Intersectionality refers to the recognition of multiple forms of oppression. It is a deliberate intrusion upon single-category analyses. It is not, or should not be, a matter of “oppression Olympics,” where specific struggles are pitted against each other. We should not have to sacrifice one struggle in favor of another. We are instead obliged to work for and stand in solidarity with struggles fought by disenfranchised groups other than our own. Fallism is developed from the urge not only to recognize multiple forms of oppression but also to work actively against these interlocking oppressions. Therefore, in a South African context, intersectionality would be more than the recognition of the ways in which systems allocate disadvantage, pain, and struggle. Fallism teaches us that these oppressive systems can operate as gifts that we can use to destroy the system that marginalizes us. The multiplicity of oppression requires us to use multiple tools in our strategies, as we seek to survive in the face of, and to contest, interlocking oppressions. I have learned, through the current student movement, which places such heavy emphasis on decolonization, to say, “I am also here,” together with other Black women. I am a feminist killjoy who is met with strong reactions and read as sensational when I speak.11 I am a feminist killjoy inside and outside the classroom, one whose seat at the table has been revoked many times because of this. I am a feminist who has taken risks and has also made feminist mistakes. I am a feminist who has realized that while I may face multiple oppressions, they never place me above or ahead of another Black woman. I am a feminist whose relationships with some of the men I love have taken a back seat; because I understand that these men benefit from the current system and reproduce it. I am a feminist whose heart heals a little bit more each time I hear that somewhere in the world, disenfranchised communities are fighting back and are winning some of their power back. I am a Black woman who is capable of singing struggle songs, being part of naked protests, participating in conferences, events, seminars, and writing workshops on the plight of Black women, gender non-confirming, non-binary, and disabled people. I am also a Black woman who has now learned that even going back to a place of rest contributes to dismantling the status quo, because we find strength, healing, and creativity in rest. Defined in this way, fallism, as it is developed with the benefit of having engaged intersectionality, makes room for us not only to recognize our complex positionalities but also to carve out various strategies that equip us to do the work of actively disabling normativities. Being feminist and fallist means knowing that we need to write, to cry, to fight, to mobilize, to teach, to encourage one another, to step back, to show up in numbers or alone, to crush the systems that both oppress and connect us. Being feminist and fallist means being productive in the simultaneous destruction of multiple forms of oppression in a number of varying ways.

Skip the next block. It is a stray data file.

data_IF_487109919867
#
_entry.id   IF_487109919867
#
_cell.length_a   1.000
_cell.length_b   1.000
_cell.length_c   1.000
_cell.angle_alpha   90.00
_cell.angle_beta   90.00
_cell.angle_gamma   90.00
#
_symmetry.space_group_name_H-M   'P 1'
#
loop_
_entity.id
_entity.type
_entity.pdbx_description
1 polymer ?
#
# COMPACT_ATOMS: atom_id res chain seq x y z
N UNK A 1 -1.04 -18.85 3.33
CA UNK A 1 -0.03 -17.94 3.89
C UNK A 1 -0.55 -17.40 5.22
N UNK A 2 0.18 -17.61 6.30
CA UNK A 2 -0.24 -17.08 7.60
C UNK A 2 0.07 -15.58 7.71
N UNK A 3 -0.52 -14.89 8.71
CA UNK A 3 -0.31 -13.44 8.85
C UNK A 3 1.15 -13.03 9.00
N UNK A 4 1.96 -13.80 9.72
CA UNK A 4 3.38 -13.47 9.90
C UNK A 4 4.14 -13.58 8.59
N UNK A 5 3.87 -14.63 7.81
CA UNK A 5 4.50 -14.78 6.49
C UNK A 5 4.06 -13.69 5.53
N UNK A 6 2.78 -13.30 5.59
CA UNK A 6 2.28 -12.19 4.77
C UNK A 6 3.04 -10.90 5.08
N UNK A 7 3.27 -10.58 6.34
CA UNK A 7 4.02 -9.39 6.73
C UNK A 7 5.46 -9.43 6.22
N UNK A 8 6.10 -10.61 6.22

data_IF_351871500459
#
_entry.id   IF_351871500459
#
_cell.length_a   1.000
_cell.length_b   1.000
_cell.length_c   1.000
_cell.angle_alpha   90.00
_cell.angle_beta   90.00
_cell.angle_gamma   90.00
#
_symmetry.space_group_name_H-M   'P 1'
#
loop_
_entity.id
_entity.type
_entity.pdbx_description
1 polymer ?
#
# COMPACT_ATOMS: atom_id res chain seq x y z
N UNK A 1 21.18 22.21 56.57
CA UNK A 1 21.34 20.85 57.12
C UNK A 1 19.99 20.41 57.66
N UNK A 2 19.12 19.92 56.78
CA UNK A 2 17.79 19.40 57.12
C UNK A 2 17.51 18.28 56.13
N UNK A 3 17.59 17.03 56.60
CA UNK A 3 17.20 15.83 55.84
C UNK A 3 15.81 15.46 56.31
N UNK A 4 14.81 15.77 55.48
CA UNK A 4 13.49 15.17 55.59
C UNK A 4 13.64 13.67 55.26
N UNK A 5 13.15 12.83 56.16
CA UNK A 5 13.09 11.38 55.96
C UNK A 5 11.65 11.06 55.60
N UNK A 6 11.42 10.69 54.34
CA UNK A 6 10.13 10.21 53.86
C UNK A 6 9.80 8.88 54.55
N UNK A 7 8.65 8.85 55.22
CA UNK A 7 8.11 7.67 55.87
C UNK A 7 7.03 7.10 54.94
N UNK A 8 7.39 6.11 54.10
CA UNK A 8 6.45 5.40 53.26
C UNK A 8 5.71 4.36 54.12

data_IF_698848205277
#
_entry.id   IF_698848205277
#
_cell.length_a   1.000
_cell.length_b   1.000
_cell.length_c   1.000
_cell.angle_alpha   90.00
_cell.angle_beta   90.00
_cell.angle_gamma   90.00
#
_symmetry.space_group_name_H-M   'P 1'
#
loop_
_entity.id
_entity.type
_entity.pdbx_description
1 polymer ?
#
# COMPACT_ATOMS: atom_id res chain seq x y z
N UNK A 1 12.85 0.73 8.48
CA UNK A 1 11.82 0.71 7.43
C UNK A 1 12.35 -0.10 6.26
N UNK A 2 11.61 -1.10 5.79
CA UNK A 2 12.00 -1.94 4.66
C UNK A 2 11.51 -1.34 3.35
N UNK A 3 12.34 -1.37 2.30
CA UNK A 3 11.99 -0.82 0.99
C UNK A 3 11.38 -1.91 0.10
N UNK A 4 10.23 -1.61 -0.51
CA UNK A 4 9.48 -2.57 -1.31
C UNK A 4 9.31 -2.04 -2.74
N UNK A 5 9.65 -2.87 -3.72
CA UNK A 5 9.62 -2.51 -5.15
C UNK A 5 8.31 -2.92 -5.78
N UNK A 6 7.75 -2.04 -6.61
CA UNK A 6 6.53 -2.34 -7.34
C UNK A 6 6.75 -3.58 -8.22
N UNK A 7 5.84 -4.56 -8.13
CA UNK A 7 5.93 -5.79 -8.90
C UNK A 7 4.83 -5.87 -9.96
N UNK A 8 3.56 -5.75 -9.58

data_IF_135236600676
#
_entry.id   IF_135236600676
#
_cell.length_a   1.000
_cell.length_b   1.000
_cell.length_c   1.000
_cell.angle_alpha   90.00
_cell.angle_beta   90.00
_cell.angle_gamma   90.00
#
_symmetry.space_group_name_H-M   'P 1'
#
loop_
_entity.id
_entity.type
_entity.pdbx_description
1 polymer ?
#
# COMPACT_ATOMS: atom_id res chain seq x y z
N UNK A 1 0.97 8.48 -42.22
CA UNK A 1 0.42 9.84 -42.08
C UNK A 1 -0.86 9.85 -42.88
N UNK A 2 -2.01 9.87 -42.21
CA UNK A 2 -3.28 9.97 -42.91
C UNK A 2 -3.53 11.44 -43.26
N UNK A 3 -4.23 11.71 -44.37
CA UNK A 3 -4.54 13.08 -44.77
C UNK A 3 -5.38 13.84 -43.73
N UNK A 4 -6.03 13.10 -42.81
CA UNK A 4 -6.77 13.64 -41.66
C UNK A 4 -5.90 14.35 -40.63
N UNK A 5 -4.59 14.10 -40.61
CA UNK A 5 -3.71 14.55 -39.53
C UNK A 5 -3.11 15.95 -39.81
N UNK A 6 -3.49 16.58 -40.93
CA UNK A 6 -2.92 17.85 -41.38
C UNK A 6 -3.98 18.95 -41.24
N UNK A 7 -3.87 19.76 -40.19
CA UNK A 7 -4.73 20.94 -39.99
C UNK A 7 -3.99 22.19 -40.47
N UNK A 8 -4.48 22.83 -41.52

Notes

2.

Anzio Jacobs defines fallism as a commitment to the destruction of all forms of oppression, simultaneously. See Jacobs, “Outcasts.” Similarly, Kimberlé Crenshaw offers a definition of intersectionality as the recognition of multiple forms of oppression. See Crenshaw, “Mapping the Margins.” There is something to be said about fallism having possibly developed from intersectionality but operating within a context of African activism and African feminism.

9.

Dlakavu, “Black Women, Building a Movement.” Dlamini and Pambo are student activists from Wits University. Both men were leaders of their student-based political parties at the time. Pambo was affiliated with the Economic Freedom Fighters (EFF) and Dlamini with the Progressive Youth Alliance (PYA), which is an extension of the national party, the African National Congress (ANC).

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This is an open access article distributed under the terms of a Creative Commons license (CC BY-NC-ND 4.0).